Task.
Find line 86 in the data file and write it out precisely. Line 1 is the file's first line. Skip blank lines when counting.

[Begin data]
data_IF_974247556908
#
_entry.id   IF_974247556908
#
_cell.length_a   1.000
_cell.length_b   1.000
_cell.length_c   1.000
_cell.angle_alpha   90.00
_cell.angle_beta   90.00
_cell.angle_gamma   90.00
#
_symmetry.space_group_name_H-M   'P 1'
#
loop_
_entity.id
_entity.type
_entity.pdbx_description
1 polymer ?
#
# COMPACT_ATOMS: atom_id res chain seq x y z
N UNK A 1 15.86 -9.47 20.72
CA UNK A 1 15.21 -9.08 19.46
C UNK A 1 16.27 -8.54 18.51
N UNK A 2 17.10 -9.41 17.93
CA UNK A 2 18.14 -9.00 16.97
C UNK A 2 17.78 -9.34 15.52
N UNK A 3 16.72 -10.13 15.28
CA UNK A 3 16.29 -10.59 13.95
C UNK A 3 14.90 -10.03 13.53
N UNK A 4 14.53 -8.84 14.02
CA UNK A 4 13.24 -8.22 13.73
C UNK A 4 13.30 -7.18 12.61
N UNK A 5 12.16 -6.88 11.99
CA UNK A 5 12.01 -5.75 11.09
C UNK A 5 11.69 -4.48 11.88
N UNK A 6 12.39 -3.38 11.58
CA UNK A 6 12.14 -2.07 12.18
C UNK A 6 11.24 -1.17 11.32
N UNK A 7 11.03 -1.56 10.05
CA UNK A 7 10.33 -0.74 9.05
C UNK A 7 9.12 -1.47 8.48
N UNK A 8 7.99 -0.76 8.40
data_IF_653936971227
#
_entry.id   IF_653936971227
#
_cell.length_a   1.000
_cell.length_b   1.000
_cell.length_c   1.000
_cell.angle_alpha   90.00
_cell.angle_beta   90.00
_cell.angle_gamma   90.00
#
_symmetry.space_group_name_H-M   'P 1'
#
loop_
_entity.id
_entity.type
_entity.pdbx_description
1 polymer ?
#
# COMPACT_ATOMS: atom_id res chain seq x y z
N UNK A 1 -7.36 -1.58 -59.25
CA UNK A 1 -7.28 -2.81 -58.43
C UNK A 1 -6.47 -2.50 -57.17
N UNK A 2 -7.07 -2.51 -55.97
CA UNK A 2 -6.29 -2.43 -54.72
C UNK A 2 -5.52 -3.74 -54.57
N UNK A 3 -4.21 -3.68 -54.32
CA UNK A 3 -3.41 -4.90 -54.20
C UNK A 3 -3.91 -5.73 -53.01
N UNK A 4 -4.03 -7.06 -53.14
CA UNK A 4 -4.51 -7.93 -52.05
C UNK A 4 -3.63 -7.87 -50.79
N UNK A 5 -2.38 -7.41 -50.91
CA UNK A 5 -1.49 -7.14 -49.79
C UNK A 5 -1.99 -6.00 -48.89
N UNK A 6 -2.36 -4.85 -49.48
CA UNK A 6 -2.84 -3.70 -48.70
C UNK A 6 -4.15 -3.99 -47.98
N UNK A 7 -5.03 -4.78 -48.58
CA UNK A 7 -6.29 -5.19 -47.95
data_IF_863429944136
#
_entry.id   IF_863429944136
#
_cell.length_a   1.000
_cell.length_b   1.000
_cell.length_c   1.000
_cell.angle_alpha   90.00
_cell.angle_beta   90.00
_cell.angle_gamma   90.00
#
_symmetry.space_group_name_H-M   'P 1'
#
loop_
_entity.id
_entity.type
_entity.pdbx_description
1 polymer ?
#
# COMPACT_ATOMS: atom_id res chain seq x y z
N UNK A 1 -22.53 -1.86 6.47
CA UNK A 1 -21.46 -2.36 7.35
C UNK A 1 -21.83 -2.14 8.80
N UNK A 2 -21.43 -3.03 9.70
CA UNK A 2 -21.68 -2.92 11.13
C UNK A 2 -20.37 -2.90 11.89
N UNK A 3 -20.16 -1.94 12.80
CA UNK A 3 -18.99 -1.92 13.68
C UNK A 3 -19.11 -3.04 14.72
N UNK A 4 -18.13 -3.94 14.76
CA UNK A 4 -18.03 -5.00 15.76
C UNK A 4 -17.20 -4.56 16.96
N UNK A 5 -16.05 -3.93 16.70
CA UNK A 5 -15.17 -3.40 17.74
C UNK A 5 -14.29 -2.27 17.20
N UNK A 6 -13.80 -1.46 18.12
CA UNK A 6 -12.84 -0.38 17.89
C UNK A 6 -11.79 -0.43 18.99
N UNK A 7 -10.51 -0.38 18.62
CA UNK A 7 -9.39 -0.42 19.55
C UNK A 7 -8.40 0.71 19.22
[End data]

#